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We report data on eye movements in a patient (MP) with unilateral visual neglect, in a task of searching a real-world scene. We demonstrate that MP missed some contralesional targets after fixating on them. On such "miss" trials, MP's eye movements were similar to those on objects in target-absent trials trials, where MP was cued to search for a target that was not actually present. In addition, MP showed little evidence of memory for the locations of objects that remained across a trial, though poor memory fails to explain performance on trials where targets were fixated. We suggest that, in this case, neglect reflected the poor uptake of information from the contralesional side of space, so that even fixated targets sometimes failed to match a "template" held in his memory. © 2005 Psychology Press Ltd.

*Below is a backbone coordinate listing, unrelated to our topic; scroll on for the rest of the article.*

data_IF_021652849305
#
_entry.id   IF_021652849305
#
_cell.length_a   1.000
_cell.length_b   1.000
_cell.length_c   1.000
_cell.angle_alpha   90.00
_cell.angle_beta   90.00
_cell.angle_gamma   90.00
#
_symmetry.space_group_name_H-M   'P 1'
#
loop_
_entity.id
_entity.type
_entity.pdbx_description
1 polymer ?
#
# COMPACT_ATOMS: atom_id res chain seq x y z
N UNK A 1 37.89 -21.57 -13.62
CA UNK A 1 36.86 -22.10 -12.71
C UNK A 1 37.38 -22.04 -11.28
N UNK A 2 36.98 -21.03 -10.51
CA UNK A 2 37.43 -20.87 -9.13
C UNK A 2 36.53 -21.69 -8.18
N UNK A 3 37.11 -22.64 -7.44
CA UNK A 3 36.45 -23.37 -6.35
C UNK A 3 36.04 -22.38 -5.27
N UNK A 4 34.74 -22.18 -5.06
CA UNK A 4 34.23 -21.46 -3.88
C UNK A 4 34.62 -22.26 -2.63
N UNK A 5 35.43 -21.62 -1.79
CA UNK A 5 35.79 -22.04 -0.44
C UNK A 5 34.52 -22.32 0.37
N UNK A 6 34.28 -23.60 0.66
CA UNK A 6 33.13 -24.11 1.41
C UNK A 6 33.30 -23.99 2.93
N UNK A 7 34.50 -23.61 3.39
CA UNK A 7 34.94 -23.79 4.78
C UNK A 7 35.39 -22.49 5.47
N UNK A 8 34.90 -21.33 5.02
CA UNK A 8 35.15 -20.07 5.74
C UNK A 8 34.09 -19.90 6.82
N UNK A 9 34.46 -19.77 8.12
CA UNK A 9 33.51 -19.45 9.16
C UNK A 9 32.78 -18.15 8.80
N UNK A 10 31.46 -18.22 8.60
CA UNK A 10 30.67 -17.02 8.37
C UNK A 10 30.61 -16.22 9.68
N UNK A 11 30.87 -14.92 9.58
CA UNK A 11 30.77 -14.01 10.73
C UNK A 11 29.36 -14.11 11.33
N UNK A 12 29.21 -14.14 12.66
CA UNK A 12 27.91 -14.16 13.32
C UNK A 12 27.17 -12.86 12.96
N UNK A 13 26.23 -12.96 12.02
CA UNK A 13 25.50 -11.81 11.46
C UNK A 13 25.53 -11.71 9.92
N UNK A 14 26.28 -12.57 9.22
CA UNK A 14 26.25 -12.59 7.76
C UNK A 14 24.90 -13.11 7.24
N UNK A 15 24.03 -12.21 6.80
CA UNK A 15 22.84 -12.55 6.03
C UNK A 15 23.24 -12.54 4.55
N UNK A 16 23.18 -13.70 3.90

Original publication




Journal article


Visual Cognition

Publication Date





1143 - 1160